IV. Conclusion

The performance of the U.S. economy in the 1990's has been nothing short of astonishing and has been arguably the best decade in U.S. economic history. But, this will slow in the future, as will Wyoming's economy after 2000 to 2008.

Wyoming's Mining sector has played a vital role in the progress of Wyoming's economy in the past. However, future contributions will have less significance on Wyoming's overall economy and employment growth, as the state changes from a goods-producing to a service-producing economy that is indicative of the change going on in the national economy. Employment in the Mining sector is expected to decline 8.2 percent by the year 2008.

The percentage of Construction employment as a share of total employment increased from 5.5 percent to 7.0 percent during the period from 1990 to 1998, due to the increase in federal expenditures in 1999 for highway construction. By percentages, the Construction and Agriculture sectors gained the most, at 43.0 percent and 42.5 percent respectively, followed by services at 32.9 percent from 1990 to 1998.

Depository institution employment lost 572 jobs over the past eight years, and is projected to drop in the future, while employment in other finance sub-sectors is expected to increase. The securities brokerage and dealing sub-sector is the only industry with a six-digit average annual wage ($104,689) and largest percentage gain at 163.8 percent (nearly 12.9% per year) in the past eight years.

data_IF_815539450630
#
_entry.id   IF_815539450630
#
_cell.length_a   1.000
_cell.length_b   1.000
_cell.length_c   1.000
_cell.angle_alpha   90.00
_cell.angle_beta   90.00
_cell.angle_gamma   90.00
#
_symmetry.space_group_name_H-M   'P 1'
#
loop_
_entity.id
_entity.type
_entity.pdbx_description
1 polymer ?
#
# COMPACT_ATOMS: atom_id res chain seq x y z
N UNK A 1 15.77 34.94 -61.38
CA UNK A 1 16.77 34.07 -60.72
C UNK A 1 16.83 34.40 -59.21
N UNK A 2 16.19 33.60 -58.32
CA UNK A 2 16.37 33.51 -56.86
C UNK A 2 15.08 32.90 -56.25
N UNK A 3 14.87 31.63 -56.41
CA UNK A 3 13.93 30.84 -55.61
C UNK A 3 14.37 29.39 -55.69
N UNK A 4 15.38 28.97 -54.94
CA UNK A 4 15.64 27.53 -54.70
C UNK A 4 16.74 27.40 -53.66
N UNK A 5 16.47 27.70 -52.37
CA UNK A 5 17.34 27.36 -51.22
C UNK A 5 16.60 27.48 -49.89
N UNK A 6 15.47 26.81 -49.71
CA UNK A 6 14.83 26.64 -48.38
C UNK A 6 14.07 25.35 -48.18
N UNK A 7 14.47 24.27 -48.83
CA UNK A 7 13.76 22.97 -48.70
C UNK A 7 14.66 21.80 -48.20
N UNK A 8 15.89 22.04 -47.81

Manufacturing makes up only a small part of Wyoming's economy. Over the last nine years, the Manufacturing sector experienced modest gains in employment especially during 1990, 1991, 1993, and 1996. From 1990 to 1998, Wyoming's Manufacturing sector increased by 1,500 jobs; however, 1,200 jobs were added by the way of non-economic code changes. Unlike the nation, Wyoming's Manufacturing sector is projected to remain stable through the year 2008.

Employment in TCPU is forecast to dip to 14,030 in 2001 and continue to decline to approximately 13,810 in 2008. This drop in employment is mainly due to technology replacing labor.

Employment growth in the Wholesale Trade sector in 1998 slowed to 1.0 percent after increasing by 4.2 percent in 1997. Employment totaled 7,770 jobs in 1998. Since 1990, employment in the Wholesale Trade sector has increased by an average of 1.7 percent annually. The growth, however, has tended to occur in spurts, with gains in 1994 and 1997 above 4.0 percent and much lower increases in all other years. For the forecast period, employment in the Wholesale Trade sector is projected to increase by 1.9 percent annually, reaching 9,260 jobs in 2008.